Ridleybank/History

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Located in the heart of the modern-day Malton metropolitan area, the neighborhood known as Ridleybank has a long and distinguished history of nearly two thousand years-- a history that makes it uniquely suitable as the home of a large part of Malton's undead population.

Early History

The first recorded inhabitants were harman Celts who established a fort on the hill where Moggridge Place PD now stands. A small village, Caswill, eventually developed to the east, devoted primarily to semi-nomadic sheep-herding and simple carpentry, drawing upon the nearby (but now gone, except in name) Blomfield Grove. It is not known how long these simple folk existed in idyllic peace here, but what is known is when it ended. In 43AD, the Roman emperor Claudius invaded Britannia, and in the second year of the campaign, Vespasian's 2nd Legion tore through the area like an axe. The people of Caswill rallied around their tribal chief, a great hulking brute of a man named Ridlaegh, and fought a vicious battle that stretched on for hours. Vespasian later recorded in his memoirs:

"The natives fight like no men I have ever seen. Struck repeatedly with what surely seemed fatal blows, they would rise again for another attack, covered in gore. One hundred barbarians needed to be killed one thousand times and the fighting lasted all day."

Despite their endurance, the Caswills were no match for the better-trained and better-equipped Romans. Ridlaegh was captured as the fighting finally wound down; when his war club was finally taken from his hand, the legionnaires could not find a single unbroken bone in his body. He was crucified in the center of the fort, which was then burned around him as the rest of the townspeople were put to the sword.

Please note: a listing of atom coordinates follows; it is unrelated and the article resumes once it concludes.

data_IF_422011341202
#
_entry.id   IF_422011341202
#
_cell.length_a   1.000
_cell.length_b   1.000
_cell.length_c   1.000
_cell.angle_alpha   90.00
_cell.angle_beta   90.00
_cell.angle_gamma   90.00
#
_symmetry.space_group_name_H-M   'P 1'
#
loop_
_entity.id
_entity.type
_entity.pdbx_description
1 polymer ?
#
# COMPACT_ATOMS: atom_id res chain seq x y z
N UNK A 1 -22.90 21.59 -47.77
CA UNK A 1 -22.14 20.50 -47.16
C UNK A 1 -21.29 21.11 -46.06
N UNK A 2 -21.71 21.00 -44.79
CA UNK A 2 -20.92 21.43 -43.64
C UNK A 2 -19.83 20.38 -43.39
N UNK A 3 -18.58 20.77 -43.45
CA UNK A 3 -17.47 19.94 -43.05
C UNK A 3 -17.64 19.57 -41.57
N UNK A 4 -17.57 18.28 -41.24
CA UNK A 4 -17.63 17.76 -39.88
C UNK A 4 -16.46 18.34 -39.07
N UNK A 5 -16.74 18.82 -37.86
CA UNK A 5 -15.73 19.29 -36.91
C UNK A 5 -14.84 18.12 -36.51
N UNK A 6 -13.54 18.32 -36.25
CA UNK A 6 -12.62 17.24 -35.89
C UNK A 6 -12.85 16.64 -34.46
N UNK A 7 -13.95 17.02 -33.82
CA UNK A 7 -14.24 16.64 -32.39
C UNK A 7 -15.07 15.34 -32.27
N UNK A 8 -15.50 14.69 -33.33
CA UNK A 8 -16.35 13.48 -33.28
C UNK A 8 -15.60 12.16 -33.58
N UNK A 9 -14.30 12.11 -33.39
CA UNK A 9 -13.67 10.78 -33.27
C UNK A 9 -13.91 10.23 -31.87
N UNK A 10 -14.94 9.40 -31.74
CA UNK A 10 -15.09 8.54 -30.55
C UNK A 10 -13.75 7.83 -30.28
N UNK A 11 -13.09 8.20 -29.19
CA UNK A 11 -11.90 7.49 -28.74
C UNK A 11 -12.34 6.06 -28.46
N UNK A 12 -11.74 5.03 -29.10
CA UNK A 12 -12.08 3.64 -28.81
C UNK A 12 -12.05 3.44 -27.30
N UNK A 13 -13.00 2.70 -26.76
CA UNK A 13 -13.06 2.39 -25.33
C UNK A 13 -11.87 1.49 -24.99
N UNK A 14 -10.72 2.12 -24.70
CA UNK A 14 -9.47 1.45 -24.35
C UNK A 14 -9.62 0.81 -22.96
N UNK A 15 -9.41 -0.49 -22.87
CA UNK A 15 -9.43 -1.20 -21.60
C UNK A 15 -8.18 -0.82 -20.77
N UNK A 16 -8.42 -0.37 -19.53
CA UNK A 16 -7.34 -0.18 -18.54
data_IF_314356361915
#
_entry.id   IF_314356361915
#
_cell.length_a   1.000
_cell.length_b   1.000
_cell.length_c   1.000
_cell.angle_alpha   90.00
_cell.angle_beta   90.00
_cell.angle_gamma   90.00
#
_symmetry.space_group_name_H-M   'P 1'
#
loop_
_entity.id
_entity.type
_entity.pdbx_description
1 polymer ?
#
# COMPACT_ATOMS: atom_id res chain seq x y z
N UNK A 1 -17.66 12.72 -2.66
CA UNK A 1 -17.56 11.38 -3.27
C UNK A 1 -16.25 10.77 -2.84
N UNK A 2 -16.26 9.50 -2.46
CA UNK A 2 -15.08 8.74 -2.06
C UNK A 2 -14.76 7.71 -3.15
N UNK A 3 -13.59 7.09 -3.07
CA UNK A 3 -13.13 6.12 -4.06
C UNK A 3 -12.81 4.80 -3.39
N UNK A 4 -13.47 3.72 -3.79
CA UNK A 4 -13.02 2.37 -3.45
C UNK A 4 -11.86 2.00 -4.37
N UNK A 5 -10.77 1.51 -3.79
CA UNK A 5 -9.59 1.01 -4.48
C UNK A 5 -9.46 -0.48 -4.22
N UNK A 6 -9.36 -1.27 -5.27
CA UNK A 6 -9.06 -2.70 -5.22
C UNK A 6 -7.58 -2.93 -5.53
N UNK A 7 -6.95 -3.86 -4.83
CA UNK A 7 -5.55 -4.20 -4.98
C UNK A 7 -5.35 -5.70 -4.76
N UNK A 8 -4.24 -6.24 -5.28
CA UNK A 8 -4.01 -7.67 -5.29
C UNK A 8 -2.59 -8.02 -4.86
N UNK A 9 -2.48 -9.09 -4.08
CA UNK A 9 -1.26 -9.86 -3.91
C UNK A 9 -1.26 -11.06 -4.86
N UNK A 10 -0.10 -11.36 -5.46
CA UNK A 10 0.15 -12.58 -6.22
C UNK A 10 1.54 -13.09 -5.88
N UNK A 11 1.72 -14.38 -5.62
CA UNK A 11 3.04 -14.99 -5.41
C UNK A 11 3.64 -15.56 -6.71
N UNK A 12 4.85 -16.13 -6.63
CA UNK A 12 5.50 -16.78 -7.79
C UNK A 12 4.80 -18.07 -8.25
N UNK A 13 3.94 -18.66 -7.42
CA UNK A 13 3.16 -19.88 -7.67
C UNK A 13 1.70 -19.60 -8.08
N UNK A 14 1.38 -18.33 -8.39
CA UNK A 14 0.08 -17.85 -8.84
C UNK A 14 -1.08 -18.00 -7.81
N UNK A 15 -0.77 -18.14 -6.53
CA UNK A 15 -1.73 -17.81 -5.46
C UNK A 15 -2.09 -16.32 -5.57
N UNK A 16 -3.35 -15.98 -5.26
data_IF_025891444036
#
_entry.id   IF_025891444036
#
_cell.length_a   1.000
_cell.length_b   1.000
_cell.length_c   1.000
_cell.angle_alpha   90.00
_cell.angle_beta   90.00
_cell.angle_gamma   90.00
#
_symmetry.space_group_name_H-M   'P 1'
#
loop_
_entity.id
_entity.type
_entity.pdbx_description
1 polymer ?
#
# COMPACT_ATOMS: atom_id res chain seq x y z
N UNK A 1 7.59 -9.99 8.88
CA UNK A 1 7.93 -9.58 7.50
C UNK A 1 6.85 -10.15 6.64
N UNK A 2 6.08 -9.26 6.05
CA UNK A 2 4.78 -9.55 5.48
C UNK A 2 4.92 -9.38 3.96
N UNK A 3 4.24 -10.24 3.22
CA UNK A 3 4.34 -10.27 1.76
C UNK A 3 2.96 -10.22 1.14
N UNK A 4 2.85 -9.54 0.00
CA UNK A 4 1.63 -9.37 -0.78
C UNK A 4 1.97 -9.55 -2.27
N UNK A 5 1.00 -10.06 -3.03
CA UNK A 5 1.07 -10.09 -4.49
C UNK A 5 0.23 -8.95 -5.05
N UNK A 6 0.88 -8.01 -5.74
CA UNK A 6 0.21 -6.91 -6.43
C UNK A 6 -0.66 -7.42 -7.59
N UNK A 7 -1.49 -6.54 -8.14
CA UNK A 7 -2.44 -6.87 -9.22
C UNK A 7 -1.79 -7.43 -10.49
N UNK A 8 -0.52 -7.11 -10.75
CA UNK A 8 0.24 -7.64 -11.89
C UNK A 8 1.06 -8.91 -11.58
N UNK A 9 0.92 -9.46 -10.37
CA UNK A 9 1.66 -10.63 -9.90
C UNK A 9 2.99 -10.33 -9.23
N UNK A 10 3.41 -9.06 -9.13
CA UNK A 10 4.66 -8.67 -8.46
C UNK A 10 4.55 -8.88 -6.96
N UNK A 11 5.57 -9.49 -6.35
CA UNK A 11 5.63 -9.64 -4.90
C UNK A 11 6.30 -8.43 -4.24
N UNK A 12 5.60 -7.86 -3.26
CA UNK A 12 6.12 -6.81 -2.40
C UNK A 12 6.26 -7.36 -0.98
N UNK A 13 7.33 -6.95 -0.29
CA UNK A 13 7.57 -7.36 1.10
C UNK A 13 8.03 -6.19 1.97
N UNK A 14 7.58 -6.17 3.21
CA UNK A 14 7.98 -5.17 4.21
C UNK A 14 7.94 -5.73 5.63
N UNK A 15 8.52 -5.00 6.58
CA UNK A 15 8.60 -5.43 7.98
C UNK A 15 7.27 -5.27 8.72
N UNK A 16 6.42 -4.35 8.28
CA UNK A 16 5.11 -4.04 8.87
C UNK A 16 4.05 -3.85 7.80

With his dying words, Ridlaegh cursed the site of the massacre, swearing that no living soul would ever again know peace here, and indeed, several subsequent attempts by the Romans to establish colonies failed, generally for reasons of disease. Eventually, the Romans simply stopped trying, and for many centuries the land remained unused and unwanted.

10th Century

Finally, in the late 10th Century, it once again saw inhabitation as the site of a colony for sufferers of leprosy and similar wasting illnesses. Founded by Adalbert, the famous "Twitching Monk" of Thetford, it was a short-lived venture into Christian charity. Adalbert was himself quite mad-- probably from syphilis-- and eventually became convinced that he could brew a magical beer from fermented mandrake harvested in Blomfield Grove, a beer that could cure "alle manners of foulness, infirmitey, ean death itself". When he began subjecting those in his care to his pseudo-alchemical experiments, they revolted, and Adalbert was torn limb from limb. The colony then disbanded; it is believed that most of the small towns that sprung up around this time-- including Stanbury Village, Roftwood, Havercroft, and Ketchelbank-- were founded by Adalbert's hapless, misshapen wards and the incestuous family trees that eventually descended from them.

14th Century

The next record of any harman activity was four hundred years later, when it was used by all the towns within miles as a mass dumping ground for victims of the black death. While records are incomplete, anecdotal records by local priests (and some exploratory archaeology in recent years) suggest that at least eight hundred-- and possibly as many as three thousand-- corpses were unceremoniously dumped and left to rot in open fire pits, rendering the area unapproachable for generations. In fact, so much decaying flesh was heaped into the ground that the character of the land itself changed, becoming a fetid, dingy swamp-- impenetrable, undesirable, unsurvivable-- that eventually came to be known as "the Black Moor", or simply, "Blackmore".